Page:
This is a game to illustrate metapopulation dynamics, including local extinctions and recolonizations, inbreeding/outbreeding, and predators and parasitoids. Predators and parasitoids occupy the matrix habitat and cause mortality during dispersal. The ‘fritillaries’ are the actual players, which occur as a metapopulation and share the individual aim of maximizing lifetime reproductive success
Equipment: As the game is preferably played outdoors, the players will need sturdy boots, good clothes, and a pen or pencil. You will also need colored cardboard cards (in as many colours as there are patches, and as many cards per colour as there are territories in a patch – see below)
Players and assistants: preferably a minimum of 20 individuals, with one “patch controller” per patch, 1-3 predators and/or parasitoids, and 12-20 Fritillaries.
The setup: To outline the network of habitat patches that offers the game arena, several patches are drawn in the sand (e.g. 5-7 patches work well for 20-30 players, but the optimum number of patches will depend on the distance between them). To illustrate the relation between habitat area and local population size, local carrying capacity (K) is set proportional to patch size. K is symbolized by territories (sectors, see figure), and patches vary in size from large (ca 10 territories) to small (2-3 territories). To mimic intraspecific competition, players can only enter vacant territories. There are more territories than players (with some empty territories in each patch), and at least one completely empty (=uncolonized) patch at the start of the game. The initial distribution of players in patches should have an even sex ratio. The players get to choose their patch themselves (to allow for different strategies)
Simplified start setup. Two patches shown, one with K=8, one with K=4. Both patches have two empty territories and an equal sex ratio. The smaller patch contains individuals of a rarer genotype (red) than the larger patch (blue); these individuals will therefore have more chances for outbreeding. On the other hand, starting out in a large patch offers more opportunities for immediate mating (inbreeding) events without dispersal (3x). These conflicting considerations allow the players to adopt several alternative strategies.
Dynamics: There are males and females in the game, and the objective is to maximize lifetime reproductive success. Each person starts with a card reflecting his/her genotype. This genotype is shown by the colour of the card. In the beginning there is complete inbreeding, so in every patch the fritillaries have cards of the same colour. The maximum number of lifetime reproductive events (matings) is agreed upon by the start of the game. [make it about ten to start with]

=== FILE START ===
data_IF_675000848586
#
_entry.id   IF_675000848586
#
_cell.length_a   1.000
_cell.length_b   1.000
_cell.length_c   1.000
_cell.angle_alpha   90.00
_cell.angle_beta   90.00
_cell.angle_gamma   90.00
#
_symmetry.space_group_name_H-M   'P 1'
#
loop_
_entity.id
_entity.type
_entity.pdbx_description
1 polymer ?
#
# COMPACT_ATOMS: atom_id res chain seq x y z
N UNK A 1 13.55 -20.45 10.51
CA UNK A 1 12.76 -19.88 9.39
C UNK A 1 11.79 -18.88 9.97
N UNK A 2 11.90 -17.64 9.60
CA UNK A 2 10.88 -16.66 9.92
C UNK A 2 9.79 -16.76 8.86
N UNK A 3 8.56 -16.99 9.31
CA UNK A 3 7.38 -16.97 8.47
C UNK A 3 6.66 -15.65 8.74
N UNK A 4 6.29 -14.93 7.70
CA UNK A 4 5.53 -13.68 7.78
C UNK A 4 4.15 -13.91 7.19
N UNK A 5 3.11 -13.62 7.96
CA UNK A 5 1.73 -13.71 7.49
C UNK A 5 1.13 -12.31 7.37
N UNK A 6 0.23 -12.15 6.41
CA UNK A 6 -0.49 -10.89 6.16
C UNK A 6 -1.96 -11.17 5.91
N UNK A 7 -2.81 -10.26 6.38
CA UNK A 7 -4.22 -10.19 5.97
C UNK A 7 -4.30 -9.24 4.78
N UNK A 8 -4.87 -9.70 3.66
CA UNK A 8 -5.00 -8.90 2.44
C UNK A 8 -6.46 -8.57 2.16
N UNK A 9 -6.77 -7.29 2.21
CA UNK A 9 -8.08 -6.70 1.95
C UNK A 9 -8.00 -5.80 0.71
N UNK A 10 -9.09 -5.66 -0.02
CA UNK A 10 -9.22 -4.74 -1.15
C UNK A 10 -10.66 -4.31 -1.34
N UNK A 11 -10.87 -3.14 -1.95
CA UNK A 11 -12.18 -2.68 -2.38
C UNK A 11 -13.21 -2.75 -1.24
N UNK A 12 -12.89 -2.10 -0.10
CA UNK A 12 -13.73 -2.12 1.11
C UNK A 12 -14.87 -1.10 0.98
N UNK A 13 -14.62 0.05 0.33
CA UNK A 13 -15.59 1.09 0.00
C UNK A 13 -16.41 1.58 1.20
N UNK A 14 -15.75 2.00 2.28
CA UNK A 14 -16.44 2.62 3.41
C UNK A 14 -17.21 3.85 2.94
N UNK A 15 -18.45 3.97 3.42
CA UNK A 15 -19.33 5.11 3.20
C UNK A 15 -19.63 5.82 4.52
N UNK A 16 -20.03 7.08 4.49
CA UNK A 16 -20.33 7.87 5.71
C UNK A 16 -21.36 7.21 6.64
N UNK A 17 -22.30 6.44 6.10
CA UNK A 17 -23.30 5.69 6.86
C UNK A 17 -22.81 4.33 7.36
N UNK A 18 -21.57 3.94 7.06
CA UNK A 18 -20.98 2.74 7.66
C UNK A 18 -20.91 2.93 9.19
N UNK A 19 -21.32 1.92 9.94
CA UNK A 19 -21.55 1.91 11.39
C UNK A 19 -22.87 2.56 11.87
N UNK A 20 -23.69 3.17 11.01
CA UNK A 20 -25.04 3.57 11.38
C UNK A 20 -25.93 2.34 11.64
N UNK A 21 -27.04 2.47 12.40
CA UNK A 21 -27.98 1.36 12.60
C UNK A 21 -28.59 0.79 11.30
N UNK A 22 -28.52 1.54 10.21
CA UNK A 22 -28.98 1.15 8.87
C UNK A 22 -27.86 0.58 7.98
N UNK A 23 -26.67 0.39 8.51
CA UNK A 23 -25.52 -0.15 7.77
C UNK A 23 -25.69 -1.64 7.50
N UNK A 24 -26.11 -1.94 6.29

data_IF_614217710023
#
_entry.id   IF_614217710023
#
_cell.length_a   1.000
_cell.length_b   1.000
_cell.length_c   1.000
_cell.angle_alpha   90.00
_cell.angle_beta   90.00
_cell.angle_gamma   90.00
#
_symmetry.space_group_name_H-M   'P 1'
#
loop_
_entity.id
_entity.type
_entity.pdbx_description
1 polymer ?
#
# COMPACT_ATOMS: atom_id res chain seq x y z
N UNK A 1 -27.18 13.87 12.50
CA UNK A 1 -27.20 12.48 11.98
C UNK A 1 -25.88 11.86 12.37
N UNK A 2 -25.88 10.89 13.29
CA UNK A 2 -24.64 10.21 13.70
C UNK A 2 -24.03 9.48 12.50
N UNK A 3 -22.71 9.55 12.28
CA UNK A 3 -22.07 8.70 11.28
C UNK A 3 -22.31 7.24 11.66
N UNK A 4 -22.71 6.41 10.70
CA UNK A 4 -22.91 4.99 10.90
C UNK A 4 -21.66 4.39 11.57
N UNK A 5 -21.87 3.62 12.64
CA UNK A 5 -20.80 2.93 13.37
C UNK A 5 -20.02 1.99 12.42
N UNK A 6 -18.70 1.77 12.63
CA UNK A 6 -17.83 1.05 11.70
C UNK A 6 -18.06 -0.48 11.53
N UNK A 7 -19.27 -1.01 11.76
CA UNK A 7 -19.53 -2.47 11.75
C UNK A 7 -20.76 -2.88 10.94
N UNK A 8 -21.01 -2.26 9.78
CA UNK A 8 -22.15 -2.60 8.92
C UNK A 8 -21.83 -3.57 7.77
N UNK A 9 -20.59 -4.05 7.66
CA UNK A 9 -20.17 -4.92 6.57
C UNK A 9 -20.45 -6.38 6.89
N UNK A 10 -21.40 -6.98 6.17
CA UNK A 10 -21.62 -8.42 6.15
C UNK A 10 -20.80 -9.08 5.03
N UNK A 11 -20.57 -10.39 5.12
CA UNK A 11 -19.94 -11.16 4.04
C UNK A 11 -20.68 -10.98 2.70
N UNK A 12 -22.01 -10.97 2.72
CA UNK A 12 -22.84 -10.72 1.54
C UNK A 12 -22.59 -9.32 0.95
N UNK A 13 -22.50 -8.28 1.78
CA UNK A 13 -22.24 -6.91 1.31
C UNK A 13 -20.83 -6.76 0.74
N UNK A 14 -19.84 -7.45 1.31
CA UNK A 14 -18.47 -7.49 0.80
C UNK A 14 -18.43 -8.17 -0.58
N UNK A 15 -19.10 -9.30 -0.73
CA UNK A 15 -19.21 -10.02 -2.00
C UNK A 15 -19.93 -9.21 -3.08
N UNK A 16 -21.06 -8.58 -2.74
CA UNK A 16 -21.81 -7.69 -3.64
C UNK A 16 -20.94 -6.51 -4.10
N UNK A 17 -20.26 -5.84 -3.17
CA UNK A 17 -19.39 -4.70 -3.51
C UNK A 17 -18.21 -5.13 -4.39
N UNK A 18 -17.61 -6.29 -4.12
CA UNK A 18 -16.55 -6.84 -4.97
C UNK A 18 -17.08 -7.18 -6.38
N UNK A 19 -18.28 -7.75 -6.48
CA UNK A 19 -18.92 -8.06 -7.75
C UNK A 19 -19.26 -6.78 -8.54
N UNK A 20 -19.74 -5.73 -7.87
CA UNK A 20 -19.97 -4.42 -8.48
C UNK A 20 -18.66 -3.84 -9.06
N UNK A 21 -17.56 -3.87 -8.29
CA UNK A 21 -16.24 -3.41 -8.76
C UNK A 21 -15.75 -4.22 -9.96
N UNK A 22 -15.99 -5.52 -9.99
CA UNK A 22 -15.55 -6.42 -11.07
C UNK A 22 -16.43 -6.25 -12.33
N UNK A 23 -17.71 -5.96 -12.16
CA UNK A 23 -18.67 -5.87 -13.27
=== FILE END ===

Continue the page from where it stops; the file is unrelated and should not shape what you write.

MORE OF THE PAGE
A male and a female can mate when both in the same patch. Any gender can start courtship. If a mating partner declines the invitation, no mating occurs! If he/she agrees, both partners show their cards to the patch controller. Depending whether the colours match, they are given a certain amount of credits (more for outbreeding less for inbreeding).
Scores for mating: To illustrate the negative impact of inbreeding (inbreeding depression), a player scores less for mating with an individual of his/her own genotype than with an unrelated individual.
Inbreeding (two cards of the same genotype) = 1 point
Outcrossing (two cards of different genotype) = 2 points.
At reproduction, the patch controller scribbles these scores on the papers of the mating couple. And – when a player has mated the maximum number of times agreed upon, he/she stops playing. The game continues until all players are ‘dead’ (attacked by a predator) or have reached the maximum number of mating events
Local extinctions: To illustrate the relation between local population size and the expected local population persistence, local extinction risk is set proportional to population size (or patch size). After a time proportional to local population size (“as many minutes as there are territories”), the patch controller forces everybody out of the patch. The players in that patch have to disperse to a new patch. After local extinction, there is a refractory time of 1 min before anybody can enter the patch (patch controller keeps hand raised)
Dispersal and mortality: To achieve outbreeding, and/or in response to local extinction, fritillaries have to migrate. There are two types of harmful agents in the matrix (and they cannot enter the patches!): predators and parasitoids. Predators will kill the player by touching them. Anybody touched by a predator is out of the game. Parasitoids will naturally parasitize the offspring – hence, anybody touched by a parasitoid looses his/her latest clutch. (The parasitoid achieves this by crossing out the latest mating score on the card). NB: although the player looses a brood, this repdroductory event is subtracted from the total number of matings allowed for this player.
Objective: The winner of the game is the one who acquires the highest lifetime reproductive success. Different strategies might work out (taking a high risk but dying with still a lot of unrealised fecundity left, or making a lot of low-credit inbreeding matings, etc).
Predators and parasitoids get scored by the number of prey killed / parasitized.
Once the game has been played a few times (some 30 min at a time), the students can suggest further rules for the next few rounds. This offers a nice opportunity for the students to apply what they have learnt during the course, and to identify further key processes of (meta)population dynamics.